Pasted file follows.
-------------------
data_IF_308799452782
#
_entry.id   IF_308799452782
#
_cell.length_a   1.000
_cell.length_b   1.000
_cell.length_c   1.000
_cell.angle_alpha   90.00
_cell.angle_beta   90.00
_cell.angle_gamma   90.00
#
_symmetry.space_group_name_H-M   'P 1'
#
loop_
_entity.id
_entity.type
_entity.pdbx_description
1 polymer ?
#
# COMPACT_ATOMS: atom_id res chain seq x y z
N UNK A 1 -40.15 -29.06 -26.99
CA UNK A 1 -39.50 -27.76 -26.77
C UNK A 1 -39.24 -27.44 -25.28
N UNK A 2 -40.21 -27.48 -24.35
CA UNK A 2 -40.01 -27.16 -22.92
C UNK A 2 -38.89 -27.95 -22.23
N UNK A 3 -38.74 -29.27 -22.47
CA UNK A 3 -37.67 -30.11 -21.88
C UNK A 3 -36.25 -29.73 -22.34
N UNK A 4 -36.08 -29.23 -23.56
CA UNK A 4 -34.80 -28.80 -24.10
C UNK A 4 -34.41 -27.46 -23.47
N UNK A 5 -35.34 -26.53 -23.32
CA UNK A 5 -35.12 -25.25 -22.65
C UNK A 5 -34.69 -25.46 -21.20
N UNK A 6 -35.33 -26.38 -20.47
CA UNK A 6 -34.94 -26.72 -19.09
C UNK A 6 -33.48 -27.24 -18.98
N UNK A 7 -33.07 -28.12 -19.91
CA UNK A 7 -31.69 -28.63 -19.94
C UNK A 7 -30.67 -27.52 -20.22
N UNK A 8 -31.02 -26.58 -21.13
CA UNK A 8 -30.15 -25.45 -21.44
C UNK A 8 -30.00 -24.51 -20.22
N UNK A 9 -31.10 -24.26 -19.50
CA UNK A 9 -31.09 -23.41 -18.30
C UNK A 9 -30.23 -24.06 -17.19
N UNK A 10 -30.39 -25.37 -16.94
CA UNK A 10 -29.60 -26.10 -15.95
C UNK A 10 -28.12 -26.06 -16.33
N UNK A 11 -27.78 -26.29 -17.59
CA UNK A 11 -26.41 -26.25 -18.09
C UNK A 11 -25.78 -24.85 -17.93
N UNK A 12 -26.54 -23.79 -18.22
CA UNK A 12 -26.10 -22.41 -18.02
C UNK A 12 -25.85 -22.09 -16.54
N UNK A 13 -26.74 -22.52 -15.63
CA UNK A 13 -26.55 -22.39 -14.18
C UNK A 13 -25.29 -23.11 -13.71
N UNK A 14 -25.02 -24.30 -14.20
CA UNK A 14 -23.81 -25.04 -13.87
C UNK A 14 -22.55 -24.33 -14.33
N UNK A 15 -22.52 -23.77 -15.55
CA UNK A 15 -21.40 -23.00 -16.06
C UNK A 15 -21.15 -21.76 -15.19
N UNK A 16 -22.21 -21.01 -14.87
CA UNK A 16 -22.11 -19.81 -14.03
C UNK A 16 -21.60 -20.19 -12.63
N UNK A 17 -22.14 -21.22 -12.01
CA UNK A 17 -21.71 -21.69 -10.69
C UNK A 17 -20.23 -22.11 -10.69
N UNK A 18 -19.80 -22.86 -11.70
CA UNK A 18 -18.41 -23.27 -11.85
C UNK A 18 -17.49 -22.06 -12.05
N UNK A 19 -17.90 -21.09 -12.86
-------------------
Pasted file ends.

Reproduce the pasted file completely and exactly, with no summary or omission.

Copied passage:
data_IF_308799452782
#
_entry.id   IF_308799452782
#
_cell.length_a   1.000
_cell.length_b   1.000
_cell.length_c   1.000
_cell.angle_alpha   90.00
_cell.angle_beta   90.00
_cell.angle_gamma   90.00
#
_symmetry.space_group_name_H-M   'P 1'
#
loop_
_entity.id
_entity.type
_entity.pdbx_description
1 polymer ?
#
# COMPACT_ATOMS: atom_id res chain seq x y z
N UNK A 1 -40.15 -29.06 -26.99
CA UNK A 1 -39.50 -27.76 -26.77
C UNK A 1 -39.24 -27.44 -25.28
N UNK A 2 -40.21 -27.48 -24.35
CA UNK A 2 -40.01 -27.16 -22.92
C UNK A 2 -38.89 -27.95 -22.23
N UNK A 3 -38.74 -29.27 -22.47
CA UNK A 3 -37.67 -30.11 -21.88
C UNK A 3 -36.25 -29.73 -22.34
N UNK A 4 -36.08 -29.23 -23.56
CA UNK A 4 -34.80 -28.80 -24.10
C UNK A 4 -34.41 -27.46 -23.47
N UNK A 5 -35.34 -26.53 -23.32
CA UNK A 5 -35.12 -25.25 -22.65
C UNK A 5 -34.69 -25.46 -21.20
N UNK A 6 -35.33 -26.38 -20.47
CA UNK A 6 -34.94 -26.72 -19.09
C UNK A 6 -33.48 -27.24 -18.98
N UNK A 7 -33.07 -28.12 -19.91
CA UNK A 7 -31.69 -28.63 -19.94
C UNK A 7 -30.67 -27.52 -20.22
N UNK A 8 -31.02 -26.58 -21.13
CA UNK A 8 -30.15 -25.45 -21.44
C UNK A 8 -30.00 -24.51 -20.22
N UNK A 9 -31.10 -24.26 -19.50
CA UNK A 9 -31.09 -23.41 -18.30
C UNK A 9 -30.23 -24.06 -17.19
N UNK A 10 -30.39 -25.37 -16.94
CA UNK A 10 -29.60 -26.10 -15.95
C UNK A 10 -28.12 -26.06 -16.33
N UNK A 11 -27.78 -26.29 -17.59
CA UNK A 11 -26.41 -26.25 -18.09
C UNK A 11 -25.78 -24.85 -17.93
N UNK A 12 -26.54 -23.79 -18.22
CA UNK A 12 -26.10 -22.41 -18.02
C UNK A 12 -25.85 -22.09 -16.54
N UNK A 13 -26.74 -22.52 -15.63
CA UNK A 13 -26.55 -22.39 -14.18
C UNK A 13 -25.29 -23.11 -13.71
N UNK A 14 -25.02 -24.30 -14.20
CA UNK A 14 -23.81 -25.04 -13.87
C UNK A 14 -22.55 -24.33 -14.33
N UNK A 15 -22.52 -23.77 -15.55
CA UNK A 15 -21.40 -23.00 -16.06
C UNK A 15 -21.15 -21.76 -15.19
N UNK A 16 -22.21 -21.01 -14.87
CA UNK A 16 -22.11 -19.81 -14.03
C UNK A 16 -21.60 -20.19 -12.63
N UNK A 17 -22.14 -21.22 -12.01
CA UNK A 17 -21.71 -21.69 -10.69
C UNK A 17 -20.23 -22.11 -10.69
N UNK A 18 -19.80 -22.86 -11.70
CA UNK A 18 -18.41 -23.27 -11.85
C UNK A 18 -17.49 -22.06 -12.05
N UNK A 19 -17.90 -21.09 -12.86